Chapter 6 Writing a DMS Plan
In this section we will guide you through the requirements for the various sections of the DMS plan.
It is important to note that it may be possible to change your DMS plan (with approval) after submission. Changes can occur during the Just-in-Time process or during regular reporting intervals. Thus you need to initially show that you made a plan, but it’s OK if things change.
In addition, you may want to consider potential ethical considerations for your data management and sharing plans, see the ethics section of the appendix.
6.1 DMS Helper App
The Fred Hutch Data Science Lab has created and online app where you can create your NIH Data Management and Sharing Plan. It includes template text corresponding to different Fred Hutch Research Cores. You can download your filled-in plan in either Word or Markdown format.
If you are not familiar with the plan’s sections, we recommend reading on below before diving into the DMS Helper App.
6.2 Plan Sections
These following are the major sections of the plan:
- Data type - describe what data (amount and type) will be generated over the course of funding and what data will or will not be shared
- Tools, software, and code - describe what tools (and versions) you intend to use to manage and analyze the data (note code is not required to be shared)
- Standards - describe any standards that you might need to use for your data and metadata to make them usable by others or be contributed to a repository
- Data preservation, access, timelines - describe where the data will be made available and when
- Access, distribution, reuse considerations - describe how you have carefully considered any reasons that might limit sharing
- Oversight - describe who will manage compliance of the DMS plan
6.3 General Requirements
✅ The plan must be less than 2 pages and do not include hyperlinks.
- Follow margin and font formatting restrictions consistent with the rest of the proposal.
✅ Nothing confidential or proprietary is in your plan.
- Initially DMS plans will not be made public, but they may be made public in the future.
You are encouraged to talk to the appropriate Program Officer for your respective funding announcement about your plan before you submit your grant proposal.
- Keep in mind that your DMS plan will not be reviewed by reviewers, only the budget sections in regard to this will be seen by them. Instead the Program Officer will review your DMS plan to determine if it is reasonable and appropriate or if you need to make changes.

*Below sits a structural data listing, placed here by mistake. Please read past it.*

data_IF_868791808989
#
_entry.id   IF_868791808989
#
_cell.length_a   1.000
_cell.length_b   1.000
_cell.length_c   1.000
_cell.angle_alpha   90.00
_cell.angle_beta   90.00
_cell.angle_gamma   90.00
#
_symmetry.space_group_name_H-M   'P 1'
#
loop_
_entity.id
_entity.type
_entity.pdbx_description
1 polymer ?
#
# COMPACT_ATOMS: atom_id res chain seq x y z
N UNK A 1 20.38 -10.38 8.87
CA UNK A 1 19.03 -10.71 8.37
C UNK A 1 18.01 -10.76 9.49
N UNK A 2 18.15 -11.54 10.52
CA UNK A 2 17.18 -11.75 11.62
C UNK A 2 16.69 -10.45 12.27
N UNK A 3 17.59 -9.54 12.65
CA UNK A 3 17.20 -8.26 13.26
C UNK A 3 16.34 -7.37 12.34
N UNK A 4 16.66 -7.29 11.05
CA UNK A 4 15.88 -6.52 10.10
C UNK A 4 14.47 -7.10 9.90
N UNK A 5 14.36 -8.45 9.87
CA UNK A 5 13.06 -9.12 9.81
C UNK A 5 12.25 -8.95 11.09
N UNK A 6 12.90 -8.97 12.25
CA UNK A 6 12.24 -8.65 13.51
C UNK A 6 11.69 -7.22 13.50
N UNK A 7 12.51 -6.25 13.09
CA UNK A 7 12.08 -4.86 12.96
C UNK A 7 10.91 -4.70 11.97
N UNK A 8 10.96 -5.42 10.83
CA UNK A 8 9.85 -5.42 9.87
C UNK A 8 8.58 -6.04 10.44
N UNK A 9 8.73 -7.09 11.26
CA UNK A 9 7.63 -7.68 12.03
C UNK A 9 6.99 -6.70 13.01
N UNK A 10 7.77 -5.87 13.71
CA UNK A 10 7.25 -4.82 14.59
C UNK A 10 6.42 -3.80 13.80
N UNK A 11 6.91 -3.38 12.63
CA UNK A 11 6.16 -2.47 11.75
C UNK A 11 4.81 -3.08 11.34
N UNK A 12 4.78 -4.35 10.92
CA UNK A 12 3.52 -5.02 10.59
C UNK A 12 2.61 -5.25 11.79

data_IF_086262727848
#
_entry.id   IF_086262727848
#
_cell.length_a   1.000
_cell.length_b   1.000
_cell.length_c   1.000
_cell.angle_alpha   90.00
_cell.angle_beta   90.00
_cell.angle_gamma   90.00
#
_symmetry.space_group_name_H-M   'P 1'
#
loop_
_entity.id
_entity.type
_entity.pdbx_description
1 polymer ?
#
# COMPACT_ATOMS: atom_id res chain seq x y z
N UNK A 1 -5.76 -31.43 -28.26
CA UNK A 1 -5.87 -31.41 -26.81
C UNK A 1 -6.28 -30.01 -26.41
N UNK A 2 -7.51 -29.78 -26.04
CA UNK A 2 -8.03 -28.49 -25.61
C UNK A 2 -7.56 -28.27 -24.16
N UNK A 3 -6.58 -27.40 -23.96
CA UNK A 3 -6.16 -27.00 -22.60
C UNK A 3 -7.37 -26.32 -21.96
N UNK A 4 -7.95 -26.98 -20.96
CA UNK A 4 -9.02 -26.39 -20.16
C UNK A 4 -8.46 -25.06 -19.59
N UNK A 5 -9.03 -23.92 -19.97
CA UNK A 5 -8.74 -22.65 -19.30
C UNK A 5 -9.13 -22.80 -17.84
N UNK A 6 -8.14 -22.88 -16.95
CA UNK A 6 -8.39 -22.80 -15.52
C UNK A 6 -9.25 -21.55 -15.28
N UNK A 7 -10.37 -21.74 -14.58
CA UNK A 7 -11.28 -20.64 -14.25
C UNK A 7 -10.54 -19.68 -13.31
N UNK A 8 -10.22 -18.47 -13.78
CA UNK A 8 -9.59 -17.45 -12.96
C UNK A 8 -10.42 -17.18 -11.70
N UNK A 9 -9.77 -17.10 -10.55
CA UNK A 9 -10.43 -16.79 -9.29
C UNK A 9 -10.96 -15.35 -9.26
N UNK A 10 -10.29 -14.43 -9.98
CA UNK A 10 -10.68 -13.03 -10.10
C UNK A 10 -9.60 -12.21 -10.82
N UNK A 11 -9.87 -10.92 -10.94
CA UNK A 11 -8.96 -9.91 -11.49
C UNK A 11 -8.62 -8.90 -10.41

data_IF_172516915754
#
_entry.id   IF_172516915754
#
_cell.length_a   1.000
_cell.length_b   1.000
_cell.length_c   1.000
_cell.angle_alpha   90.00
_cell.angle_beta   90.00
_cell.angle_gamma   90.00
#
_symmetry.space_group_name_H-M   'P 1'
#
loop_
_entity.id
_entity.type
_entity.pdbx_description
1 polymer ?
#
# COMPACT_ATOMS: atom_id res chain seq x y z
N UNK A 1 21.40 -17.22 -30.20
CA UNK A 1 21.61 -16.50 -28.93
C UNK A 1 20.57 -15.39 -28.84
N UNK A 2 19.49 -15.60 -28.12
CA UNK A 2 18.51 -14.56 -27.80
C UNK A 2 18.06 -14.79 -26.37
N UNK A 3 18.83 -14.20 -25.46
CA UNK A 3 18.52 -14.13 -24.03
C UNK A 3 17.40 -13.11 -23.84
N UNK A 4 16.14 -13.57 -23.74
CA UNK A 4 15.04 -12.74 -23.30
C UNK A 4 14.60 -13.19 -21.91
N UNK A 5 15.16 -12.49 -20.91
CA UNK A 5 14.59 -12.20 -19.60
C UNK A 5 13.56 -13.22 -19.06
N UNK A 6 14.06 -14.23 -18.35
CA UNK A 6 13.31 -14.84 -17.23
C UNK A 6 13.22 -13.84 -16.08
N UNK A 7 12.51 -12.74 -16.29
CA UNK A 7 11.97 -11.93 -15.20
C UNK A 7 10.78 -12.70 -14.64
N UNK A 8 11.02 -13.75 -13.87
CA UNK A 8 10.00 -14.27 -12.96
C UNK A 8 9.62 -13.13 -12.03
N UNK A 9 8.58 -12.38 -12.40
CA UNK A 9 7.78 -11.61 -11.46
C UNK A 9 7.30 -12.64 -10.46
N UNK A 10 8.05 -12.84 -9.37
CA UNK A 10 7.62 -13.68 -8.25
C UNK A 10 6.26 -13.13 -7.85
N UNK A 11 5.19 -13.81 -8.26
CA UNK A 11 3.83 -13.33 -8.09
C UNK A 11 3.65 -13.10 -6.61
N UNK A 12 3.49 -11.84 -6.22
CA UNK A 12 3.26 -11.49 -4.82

6.4 Data Type
6.4.1 Types and amount data
✅ Describe what kind of data will be generated over the course of funding.
✅ Describe the expected amounts of data for each kind of data.
✅ Describe the expected levels of aggregation (individual, aggregated, summarized) for each kind of data.
✅ Describe the expected degree of processing of data for each kind of data.
6.4.2 Data Sharing
✅ Describe what data from the project will shared or not shared and justify this decision.
For additional information about potential ethical considerations of sharing your data, see the ethics section of the appendix.
6.4.3 Metadata, other relevant data, and associated documentation
✅ List information about metadata.
✅ List other possibly relevant data.
- This includes data you think is not considered scientific.
✅ List any relevant information about how you plan to gather the data.
- For example, this could include study protocols and data collection instruments that you plan to share to make it easier for others to reproduce your work.
Click here for more requirements for data subject to the Genomic Data Sharing (GDS) policy.
Data types expected to be shared under the GDS Policy should be described in this element. Note that the GDS Policy expects certain types of data to be shared that may not be covered by the DMS Policy’s definition of “scientific data”. For more information on the data types to be shared under the GDS Policy, consult Data Submission and Release Expectations.
✅ Describe the names of any data standards that will be used for your data/metadata to enable easier sharing are repeated use of your data.
- This could include:
- data formats
- metadata schemas
- content/encoding standards
- standard terminologies
- common data elements
- data dictionaries
- data identifiers
- unique identifiers
- other data documentation
✅ Describe how these standards will be applied to your data.
✅ If no standards exist, justify this.
An agreed upon set of rules that allow information to be shared and processed in a uniform and consistent manner. This includes representations, formats, and definitions of data.
Standards vary by discipline. An extensive list of standards you can search can be found here. An example standard is the MIAME reporting guideline for microarray experiments.
Keep in mind that there may be important ethical considerations when it comes to data standards, see the ethics section on standards of the appendix.